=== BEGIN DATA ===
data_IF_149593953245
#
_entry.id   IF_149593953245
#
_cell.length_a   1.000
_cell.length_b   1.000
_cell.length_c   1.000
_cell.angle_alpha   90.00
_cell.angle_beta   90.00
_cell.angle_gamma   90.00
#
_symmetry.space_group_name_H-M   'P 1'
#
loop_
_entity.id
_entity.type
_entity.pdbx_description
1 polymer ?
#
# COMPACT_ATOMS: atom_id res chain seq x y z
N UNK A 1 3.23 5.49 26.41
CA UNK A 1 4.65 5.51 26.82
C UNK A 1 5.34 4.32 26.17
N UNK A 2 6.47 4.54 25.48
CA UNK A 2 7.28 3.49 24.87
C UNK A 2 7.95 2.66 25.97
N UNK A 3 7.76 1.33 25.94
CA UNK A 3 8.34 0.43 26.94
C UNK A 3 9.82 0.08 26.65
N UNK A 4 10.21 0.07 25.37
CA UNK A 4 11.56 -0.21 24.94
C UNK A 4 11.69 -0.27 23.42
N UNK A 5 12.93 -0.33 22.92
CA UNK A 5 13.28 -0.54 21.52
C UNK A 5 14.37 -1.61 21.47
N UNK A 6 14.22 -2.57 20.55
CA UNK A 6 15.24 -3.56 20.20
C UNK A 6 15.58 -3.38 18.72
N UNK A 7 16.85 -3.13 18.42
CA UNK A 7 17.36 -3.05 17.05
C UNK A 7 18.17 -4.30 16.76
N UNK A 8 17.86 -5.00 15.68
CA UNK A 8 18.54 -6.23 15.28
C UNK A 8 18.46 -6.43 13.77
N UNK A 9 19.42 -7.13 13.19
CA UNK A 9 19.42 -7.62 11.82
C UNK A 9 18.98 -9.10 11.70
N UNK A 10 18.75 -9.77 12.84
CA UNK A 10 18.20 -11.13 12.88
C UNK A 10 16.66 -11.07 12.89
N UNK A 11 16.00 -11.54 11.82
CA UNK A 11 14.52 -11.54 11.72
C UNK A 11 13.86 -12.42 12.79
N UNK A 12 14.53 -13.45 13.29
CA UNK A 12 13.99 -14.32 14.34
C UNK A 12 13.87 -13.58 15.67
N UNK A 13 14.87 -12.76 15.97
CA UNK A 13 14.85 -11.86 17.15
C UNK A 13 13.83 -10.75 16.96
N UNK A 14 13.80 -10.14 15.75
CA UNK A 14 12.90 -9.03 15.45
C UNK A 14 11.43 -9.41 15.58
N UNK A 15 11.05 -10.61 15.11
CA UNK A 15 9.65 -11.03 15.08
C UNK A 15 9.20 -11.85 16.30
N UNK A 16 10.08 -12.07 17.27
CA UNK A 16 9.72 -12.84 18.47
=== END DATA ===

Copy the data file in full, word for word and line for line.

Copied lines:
data_IF_149593953245
#
_entry.id   IF_149593953245
#
_cell.length_a   1.000
_cell.length_b   1.000
_cell.length_c   1.000
_cell.angle_alpha   90.00
_cell.angle_beta   90.00
_cell.angle_gamma   90.00
#
_symmetry.space_group_name_H-M   'P 1'
#
loop_
_entity.id
_entity.type
_entity.pdbx_description
1 polymer ?
#
# COMPACT_ATOMS: atom_id res chain seq x y z
N UNK A 1 3.23 5.49 26.41
CA UNK A 1 4.65 5.51 26.82
C UNK A 1 5.34 4.32 26.17
N UNK A 2 6.47 4.54 25.48
CA UNK A 2 7.28 3.49 24.87
C UNK A 2 7.95 2.66 25.97
N UNK A 3 7.76 1.33 25.94
CA UNK A 3 8.34 0.43 26.94
C UNK A 3 9.82 0.08 26.65
N UNK A 4 10.21 0.07 25.37
CA UNK A 4 11.56 -0.21 24.94
C UNK A 4 11.69 -0.27 23.42
N UNK A 5 12.93 -0.33 22.92
CA UNK A 5 13.28 -0.54 21.52
C UNK A 5 14.37 -1.61 21.47
N UNK A 6 14.22 -2.57 20.55
CA UNK A 6 15.24 -3.56 20.20
C UNK A 6 15.58 -3.38 18.72
N UNK A 7 16.85 -3.13 18.42
CA UNK A 7 17.36 -3.05 17.05
C UNK A 7 18.17 -4.30 16.76
N UNK A 8 17.86 -5.00 15.68
CA UNK A 8 18.54 -6.23 15.28
C UNK A 8 18.46 -6.43 13.77
N UNK A 9 19.42 -7.13 13.19
CA UNK A 9 19.42 -7.62 11.82
C UNK A 9 18.98 -9.10 11.70
N UNK A 10 18.75 -9.77 12.84
CA UNK A 10 18.20 -11.13 12.88
C UNK A 10 16.66 -11.07 12.89
N UNK A 11 16.00 -11.54 11.82
CA UNK A 11 14.52 -11.54 11.72
C UNK A 11 13.86 -12.42 12.79
N UNK A 12 14.53 -13.45 13.29
CA UNK A 12 13.99 -14.32 14.34
C UNK A 12 13.87 -13.58 15.67
N UNK A 13 14.87 -12.76 15.97
CA UNK A 13 14.85 -11.86 17.15
C UNK A 13 13.83 -10.75 16.96
N UNK A 14 13.80 -10.14 15.75
CA UNK A 14 12.90 -9.03 15.45
C UNK A 14 11.43 -9.41 15.58
N UNK A 15 11.05 -10.61 15.11
CA UNK A 15 9.65 -11.03 15.08
C UNK A 15 9.20 -11.85 16.30
N UNK A 16 10.08 -12.07 17.27
CA UNK A 16 9.72 -12.84 18.47